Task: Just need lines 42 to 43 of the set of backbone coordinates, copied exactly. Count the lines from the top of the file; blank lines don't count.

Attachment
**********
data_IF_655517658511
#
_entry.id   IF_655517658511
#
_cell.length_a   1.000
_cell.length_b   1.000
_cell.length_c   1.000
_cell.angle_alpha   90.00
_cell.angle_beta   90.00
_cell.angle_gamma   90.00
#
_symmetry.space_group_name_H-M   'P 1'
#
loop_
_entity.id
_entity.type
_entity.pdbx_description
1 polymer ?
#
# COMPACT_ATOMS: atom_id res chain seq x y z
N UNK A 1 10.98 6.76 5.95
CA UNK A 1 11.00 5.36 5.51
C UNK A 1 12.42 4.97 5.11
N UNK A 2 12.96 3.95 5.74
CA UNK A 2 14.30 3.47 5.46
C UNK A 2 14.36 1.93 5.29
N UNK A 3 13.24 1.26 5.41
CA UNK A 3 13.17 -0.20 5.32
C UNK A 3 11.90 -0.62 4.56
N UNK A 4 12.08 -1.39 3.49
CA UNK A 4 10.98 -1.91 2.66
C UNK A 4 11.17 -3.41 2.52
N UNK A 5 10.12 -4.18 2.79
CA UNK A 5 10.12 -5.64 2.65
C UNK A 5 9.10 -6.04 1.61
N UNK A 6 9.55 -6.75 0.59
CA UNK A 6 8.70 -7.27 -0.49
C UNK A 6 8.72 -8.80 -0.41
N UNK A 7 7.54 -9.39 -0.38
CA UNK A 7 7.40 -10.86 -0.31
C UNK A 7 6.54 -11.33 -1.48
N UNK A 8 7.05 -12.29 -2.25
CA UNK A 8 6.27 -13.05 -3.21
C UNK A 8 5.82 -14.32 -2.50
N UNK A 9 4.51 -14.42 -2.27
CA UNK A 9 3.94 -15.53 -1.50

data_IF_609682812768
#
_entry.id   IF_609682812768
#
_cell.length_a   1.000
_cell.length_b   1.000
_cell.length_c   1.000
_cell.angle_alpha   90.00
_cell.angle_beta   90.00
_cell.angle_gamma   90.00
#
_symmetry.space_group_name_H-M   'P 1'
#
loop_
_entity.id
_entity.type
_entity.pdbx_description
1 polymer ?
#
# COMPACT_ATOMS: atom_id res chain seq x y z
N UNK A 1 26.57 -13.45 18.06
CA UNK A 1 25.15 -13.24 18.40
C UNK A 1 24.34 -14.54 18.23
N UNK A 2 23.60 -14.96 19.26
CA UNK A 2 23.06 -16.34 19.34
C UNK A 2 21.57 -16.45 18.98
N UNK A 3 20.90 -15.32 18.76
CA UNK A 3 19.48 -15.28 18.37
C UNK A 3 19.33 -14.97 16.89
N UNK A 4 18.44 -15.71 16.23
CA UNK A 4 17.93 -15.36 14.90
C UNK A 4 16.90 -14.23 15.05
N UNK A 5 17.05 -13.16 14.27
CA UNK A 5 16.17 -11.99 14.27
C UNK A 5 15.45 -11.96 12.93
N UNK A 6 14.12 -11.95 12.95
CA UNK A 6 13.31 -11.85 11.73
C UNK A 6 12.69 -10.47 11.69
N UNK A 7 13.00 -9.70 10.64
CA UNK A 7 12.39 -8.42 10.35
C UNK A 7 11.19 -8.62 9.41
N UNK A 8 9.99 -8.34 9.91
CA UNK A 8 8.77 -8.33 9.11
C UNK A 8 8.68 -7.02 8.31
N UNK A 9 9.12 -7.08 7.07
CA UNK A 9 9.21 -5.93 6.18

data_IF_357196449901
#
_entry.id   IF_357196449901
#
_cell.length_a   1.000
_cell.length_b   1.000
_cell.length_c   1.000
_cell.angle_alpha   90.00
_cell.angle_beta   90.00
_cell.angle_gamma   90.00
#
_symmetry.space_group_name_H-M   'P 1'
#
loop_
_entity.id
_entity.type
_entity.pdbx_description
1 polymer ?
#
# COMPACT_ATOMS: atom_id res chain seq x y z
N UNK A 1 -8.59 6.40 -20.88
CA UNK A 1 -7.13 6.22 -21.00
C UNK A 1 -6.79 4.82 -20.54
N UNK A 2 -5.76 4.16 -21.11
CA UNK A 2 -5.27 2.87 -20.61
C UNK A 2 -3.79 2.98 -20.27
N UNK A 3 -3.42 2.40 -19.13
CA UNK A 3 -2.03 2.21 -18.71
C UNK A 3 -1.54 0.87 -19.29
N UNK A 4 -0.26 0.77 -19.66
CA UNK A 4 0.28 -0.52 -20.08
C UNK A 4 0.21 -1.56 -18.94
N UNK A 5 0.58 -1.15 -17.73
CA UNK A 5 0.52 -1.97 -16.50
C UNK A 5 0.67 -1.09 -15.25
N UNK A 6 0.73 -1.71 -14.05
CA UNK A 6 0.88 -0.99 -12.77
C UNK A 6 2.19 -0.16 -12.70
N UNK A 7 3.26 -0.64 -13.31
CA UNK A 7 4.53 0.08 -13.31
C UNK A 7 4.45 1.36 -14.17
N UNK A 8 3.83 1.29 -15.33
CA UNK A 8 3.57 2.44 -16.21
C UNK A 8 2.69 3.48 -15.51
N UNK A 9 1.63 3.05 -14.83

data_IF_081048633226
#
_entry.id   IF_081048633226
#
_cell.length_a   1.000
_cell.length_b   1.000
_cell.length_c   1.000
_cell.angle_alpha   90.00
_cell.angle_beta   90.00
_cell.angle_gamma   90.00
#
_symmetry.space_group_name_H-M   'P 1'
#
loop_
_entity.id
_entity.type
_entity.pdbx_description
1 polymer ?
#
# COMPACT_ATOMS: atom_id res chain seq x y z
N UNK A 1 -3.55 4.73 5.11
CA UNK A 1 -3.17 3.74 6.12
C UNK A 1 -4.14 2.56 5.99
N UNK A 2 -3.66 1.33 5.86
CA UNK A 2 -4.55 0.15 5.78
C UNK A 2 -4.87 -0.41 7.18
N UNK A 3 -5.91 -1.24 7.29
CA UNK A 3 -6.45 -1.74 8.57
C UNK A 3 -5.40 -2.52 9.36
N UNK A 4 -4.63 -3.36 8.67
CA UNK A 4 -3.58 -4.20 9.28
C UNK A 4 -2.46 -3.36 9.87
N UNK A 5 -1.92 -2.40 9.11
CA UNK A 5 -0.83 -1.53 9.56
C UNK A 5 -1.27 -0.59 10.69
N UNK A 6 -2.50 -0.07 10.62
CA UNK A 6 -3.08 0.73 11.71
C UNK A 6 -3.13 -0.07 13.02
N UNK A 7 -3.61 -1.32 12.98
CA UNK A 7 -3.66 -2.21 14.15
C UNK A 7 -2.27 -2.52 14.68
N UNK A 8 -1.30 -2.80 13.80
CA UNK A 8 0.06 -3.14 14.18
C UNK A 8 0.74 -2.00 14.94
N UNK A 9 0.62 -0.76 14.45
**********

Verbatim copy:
N UNK A 8 7.05 -12.29 -2.25
CA UNK A 8 6.27 -13.05 -3.21